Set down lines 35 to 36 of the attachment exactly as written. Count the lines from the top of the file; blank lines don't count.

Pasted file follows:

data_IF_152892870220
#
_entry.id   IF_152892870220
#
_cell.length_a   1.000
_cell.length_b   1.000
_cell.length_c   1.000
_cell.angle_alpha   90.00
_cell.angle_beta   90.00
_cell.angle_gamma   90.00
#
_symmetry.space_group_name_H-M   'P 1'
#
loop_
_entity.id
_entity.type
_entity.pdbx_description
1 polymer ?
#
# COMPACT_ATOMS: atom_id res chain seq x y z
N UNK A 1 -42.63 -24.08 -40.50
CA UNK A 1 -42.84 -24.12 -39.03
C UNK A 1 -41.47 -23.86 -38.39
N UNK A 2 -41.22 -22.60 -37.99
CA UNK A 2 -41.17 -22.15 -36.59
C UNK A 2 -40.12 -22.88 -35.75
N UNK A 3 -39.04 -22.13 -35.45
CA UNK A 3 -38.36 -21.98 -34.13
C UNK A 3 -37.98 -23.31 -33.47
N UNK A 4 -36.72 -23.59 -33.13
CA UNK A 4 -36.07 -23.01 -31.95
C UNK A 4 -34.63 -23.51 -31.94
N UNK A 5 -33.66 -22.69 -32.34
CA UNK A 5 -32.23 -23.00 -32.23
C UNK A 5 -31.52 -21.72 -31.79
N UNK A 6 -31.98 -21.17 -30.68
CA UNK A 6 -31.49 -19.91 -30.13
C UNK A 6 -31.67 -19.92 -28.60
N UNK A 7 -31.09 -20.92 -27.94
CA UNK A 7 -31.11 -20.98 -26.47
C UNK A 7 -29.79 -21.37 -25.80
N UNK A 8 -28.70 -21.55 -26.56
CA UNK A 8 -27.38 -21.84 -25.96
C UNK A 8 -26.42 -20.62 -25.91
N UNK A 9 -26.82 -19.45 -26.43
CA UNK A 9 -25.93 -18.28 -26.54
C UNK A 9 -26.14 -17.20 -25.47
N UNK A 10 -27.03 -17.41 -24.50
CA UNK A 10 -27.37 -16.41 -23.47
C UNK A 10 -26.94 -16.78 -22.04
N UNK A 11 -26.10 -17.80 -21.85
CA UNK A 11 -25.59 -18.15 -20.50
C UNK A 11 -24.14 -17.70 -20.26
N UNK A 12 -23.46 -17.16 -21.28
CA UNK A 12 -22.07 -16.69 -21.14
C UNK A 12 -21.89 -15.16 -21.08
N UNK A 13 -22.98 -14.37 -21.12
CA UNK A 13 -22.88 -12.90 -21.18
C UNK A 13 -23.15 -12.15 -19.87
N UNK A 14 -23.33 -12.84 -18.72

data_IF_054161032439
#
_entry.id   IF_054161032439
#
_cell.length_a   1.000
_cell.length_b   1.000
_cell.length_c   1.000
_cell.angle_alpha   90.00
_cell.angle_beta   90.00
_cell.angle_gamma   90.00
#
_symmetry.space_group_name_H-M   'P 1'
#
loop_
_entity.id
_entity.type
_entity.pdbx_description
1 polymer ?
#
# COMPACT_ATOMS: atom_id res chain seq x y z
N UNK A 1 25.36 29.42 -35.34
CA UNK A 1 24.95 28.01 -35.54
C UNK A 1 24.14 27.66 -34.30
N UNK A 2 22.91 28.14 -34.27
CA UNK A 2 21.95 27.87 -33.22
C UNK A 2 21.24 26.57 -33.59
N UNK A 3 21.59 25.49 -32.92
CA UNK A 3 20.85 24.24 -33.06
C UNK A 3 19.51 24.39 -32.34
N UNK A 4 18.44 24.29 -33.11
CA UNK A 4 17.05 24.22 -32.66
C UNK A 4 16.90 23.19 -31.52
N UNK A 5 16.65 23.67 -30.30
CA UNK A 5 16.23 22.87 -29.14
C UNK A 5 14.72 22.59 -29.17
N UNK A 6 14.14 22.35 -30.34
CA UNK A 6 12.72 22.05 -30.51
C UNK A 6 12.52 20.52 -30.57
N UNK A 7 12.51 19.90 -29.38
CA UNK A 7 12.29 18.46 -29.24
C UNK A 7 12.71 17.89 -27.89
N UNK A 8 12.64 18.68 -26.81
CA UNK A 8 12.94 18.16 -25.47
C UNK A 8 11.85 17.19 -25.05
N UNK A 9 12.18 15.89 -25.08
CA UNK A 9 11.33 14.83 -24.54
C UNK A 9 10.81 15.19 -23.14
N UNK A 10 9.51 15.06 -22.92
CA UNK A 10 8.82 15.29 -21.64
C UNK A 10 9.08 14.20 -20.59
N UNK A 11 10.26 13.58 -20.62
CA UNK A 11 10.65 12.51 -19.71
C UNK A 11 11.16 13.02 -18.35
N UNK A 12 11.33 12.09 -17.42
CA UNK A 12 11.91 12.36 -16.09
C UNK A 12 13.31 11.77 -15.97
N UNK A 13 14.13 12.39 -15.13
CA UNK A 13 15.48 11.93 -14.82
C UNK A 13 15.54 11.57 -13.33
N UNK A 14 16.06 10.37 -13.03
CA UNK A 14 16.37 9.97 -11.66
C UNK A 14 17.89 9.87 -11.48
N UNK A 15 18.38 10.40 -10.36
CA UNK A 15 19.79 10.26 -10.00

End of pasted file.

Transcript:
C UNK A 5 -31.52 -21.72 -31.79
N UNK A 6 -31.98 -21.17 -30.68